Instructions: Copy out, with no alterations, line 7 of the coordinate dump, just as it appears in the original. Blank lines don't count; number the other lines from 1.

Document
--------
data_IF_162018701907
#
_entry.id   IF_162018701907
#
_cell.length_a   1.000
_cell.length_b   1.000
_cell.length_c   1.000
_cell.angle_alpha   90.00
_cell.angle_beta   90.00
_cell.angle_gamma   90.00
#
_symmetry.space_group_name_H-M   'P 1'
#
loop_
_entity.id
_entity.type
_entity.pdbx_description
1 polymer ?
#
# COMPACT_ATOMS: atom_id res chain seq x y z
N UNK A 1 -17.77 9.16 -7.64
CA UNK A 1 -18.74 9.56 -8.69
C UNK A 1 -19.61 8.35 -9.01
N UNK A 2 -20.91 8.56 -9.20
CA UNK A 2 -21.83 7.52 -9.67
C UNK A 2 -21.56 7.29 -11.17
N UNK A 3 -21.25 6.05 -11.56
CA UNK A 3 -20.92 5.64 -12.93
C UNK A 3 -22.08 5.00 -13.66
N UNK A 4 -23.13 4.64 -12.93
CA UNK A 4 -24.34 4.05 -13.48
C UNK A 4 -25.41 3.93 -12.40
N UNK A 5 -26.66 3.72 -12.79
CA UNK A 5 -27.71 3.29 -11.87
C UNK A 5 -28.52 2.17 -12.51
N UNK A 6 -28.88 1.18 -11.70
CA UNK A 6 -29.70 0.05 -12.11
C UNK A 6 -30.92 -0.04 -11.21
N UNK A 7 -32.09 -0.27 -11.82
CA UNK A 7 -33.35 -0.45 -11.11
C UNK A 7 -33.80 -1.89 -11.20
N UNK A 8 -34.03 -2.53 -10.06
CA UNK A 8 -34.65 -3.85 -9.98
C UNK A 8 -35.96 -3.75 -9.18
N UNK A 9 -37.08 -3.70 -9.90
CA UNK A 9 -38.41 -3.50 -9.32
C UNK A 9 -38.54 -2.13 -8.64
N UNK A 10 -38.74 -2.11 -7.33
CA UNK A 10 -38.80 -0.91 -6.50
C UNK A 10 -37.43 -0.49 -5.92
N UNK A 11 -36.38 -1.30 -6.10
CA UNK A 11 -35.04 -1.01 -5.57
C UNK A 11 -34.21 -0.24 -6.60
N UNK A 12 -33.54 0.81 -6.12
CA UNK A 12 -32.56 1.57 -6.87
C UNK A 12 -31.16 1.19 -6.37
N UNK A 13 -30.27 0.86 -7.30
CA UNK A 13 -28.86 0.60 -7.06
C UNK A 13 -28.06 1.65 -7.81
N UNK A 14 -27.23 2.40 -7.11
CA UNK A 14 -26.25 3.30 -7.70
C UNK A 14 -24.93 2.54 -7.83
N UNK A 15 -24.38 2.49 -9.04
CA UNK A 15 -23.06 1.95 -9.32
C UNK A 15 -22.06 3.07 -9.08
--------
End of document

_cell.length_c   1.000